I heard the bed springs ring in the next room, then heard Alice cough again. And again. And again.
You feel so helpless at a time like this, no matter who you are or what you’ve experienced in life. How do you prepare for this? How do you prepare for dying by the hundreds and thousands? Or one at a time.
Frankie tried coughing again and he sounded like he was drowning and I could barely take it anymore. Such suffering for a kid. He opened his eyes and looked at me that same way. And that day broke through the thin crust I’d try to grow over the memory.
I saw that German kid in the middle of that shell hole again. It was full of water that had this yellow-green scum on top of it – the residue of their mustard gas.
Me and my buddy Charlie Oakley had him covered with our Springfields and motioned for him to come out. But he wouldn’t. He just kept yelling – no, screaming – “Hilf mir, bitte.”
Then the boy, he wasn’t more than seventeen, I’d guess, he kind of fell over and his face went into the water. And he looked like he had shrunk by about a foot. He fell again and between the stagnant water in the shell hole and that Mustard residue, he started choking, drowning really.
Charlie said, “Shit, the kid’s stuck in there. Bottom of the hole must be all mud. I’ll fetch him.”
“Let him go, Charlie. He’s just another Kraut,” I said and spit into the water.
But Charlie was a preacher’s kid from North Carolina and it was obvious since all the way back in training at Fort Slocum that his mama raised him a real Christian gentleman.
Charlie slogged around to the far side of the crater and slid about halfway down. You could see how he was trying to figure out how he could reach the kid.
“Hey, Frank, come over here. Hold my hand and I think I can grab this kid’s collar,” he said.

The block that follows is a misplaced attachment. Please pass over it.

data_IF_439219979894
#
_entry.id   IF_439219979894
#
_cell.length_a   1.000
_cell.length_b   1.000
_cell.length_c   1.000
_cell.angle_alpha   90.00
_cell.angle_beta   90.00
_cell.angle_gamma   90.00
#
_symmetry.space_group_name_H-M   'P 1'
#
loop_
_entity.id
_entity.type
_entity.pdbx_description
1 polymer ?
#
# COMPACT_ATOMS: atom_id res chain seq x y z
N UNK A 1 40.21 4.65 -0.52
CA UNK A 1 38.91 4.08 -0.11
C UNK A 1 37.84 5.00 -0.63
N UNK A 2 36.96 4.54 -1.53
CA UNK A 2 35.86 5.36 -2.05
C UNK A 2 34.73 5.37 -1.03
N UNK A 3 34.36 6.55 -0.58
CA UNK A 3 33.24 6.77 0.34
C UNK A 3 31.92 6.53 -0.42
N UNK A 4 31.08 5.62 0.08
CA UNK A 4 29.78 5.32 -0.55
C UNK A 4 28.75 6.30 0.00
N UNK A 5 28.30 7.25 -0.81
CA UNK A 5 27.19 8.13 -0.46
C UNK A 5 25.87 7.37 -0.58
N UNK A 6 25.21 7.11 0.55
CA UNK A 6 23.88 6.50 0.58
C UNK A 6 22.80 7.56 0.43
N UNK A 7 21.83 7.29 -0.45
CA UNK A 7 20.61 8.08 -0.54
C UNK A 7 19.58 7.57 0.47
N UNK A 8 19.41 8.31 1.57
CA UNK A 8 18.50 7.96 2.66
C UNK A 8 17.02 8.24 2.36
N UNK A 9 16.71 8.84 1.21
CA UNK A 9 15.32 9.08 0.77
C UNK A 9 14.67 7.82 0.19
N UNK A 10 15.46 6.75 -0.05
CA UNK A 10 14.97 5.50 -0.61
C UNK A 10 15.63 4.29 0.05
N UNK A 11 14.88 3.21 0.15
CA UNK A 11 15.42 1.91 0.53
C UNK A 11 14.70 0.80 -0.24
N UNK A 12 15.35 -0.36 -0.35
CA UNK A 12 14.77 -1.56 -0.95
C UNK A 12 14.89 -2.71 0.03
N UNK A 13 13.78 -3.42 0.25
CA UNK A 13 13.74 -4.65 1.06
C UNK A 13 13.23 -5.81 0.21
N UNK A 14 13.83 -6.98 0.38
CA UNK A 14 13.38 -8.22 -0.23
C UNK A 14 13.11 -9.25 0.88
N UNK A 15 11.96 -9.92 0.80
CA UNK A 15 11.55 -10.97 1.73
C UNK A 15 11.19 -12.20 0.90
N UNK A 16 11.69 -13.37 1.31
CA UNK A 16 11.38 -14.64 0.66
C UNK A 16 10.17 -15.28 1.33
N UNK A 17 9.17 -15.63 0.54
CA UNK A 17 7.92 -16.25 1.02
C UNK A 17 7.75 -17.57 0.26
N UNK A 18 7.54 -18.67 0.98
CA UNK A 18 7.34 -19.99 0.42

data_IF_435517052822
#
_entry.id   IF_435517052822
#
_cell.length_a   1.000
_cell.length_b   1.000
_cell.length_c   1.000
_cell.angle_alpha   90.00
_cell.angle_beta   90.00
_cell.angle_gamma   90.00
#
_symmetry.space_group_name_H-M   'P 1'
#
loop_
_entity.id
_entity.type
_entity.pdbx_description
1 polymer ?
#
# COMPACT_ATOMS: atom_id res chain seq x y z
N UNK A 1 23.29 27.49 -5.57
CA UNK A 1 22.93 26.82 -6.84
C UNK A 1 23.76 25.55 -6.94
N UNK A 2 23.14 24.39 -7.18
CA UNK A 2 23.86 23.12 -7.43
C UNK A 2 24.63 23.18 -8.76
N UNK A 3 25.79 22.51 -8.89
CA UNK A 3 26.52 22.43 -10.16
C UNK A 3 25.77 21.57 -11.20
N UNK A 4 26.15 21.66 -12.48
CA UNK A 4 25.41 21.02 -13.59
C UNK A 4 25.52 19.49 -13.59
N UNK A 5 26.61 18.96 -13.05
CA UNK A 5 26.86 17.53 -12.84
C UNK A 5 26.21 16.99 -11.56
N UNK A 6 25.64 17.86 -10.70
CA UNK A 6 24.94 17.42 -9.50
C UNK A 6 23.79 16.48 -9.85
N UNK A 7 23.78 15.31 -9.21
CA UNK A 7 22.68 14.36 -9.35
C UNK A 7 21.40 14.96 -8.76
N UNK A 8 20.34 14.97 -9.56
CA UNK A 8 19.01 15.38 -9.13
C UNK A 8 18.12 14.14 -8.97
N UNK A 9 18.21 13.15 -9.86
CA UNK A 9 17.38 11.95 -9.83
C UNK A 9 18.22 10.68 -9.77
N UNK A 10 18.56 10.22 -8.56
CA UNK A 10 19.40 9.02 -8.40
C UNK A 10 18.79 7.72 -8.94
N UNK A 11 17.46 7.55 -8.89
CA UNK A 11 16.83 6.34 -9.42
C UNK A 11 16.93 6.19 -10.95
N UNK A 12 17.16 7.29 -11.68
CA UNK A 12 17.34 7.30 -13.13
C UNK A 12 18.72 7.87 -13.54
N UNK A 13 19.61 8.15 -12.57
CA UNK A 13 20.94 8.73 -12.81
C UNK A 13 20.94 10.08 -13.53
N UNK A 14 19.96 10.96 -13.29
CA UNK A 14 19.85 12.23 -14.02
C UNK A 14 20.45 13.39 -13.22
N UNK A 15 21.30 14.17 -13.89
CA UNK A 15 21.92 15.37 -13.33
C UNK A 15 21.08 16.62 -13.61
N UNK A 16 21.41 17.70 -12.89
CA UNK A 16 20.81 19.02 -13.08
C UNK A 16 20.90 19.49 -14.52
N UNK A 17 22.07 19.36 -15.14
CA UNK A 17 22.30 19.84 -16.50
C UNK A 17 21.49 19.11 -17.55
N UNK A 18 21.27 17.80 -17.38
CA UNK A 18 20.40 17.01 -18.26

The mud in France is a living thing, you know, a monster that’ll suck your boots right off your feet and then eat your toes for dessert. As I clopped-plopped over to Charlie, the mud in that shell hole must have had enough of the German kid and it decided to try an American.
Charlie’s feet slid out from under him and, like on a sliding board, he flew out over the edge and fell flat on his back in that poison water and sticky mud. I ran over as fast as I could, but I couldn’t see him. I couldn’t see the German kid anymore, either.
“Charlie!” I screamed. I mean I screamed. Then I saw his head bob back above the water. But that was all I saw.
“Frank! Help me! I don’t want to die like this. Help me, buddy.” Then he went under again.
He came back up, but all I could hear was this gurgling in his throat. His eyes were wild then they settled down. Just his face was above the water now. He stared at me like a yellow-green picture of Jesus in Gethsemane. Kind of pleading. And I knew what he wanted me to do.
I remembered what Jesus said that night. I looked into Charlie’s eyes and said, “Father, remove this cup from me; yet, not what I want, but what you want.”
Charlie sort of nodded and I raised my rifle and squeezed off the most difficult shot I ever took, even though my target was only seven feet away. Charlie disappeared, but the image of his face didn’t. Never will.
Frankie stirred again, shaking me out of this memory. I saw the whole thing in but a second or two. This time Frankie’s breath came like a fingernail swiped on a washboard. It sounded so much like guys who’d caught just enough gas to singe their throat and lungs, but not kill them. Not until they got to the hospital in Étaples. Then they’d get sick, dying there a day or two later. Fever. Lungs giving out.
Like Frankie’s did that night. Honest, they did. Alice lasted two more days. I’d been home three weeks and I can’t help but wonder. Did the influenza kill them or did the war?
Last night, I had that nightmare again where Frankie and Alice are neck-deep in the water and mud of that shell hole and pleading with me to save them. I raise my rifle, but just as i bring my rifle to my shoulder, I woke up. I eventually fell back asleep.
But then, a new dream. I hear the scream of that 88mm shell and it’s falling on top of me instead. I wake up and I realize it’s been me screaming. Again. But that 88mm falling on me?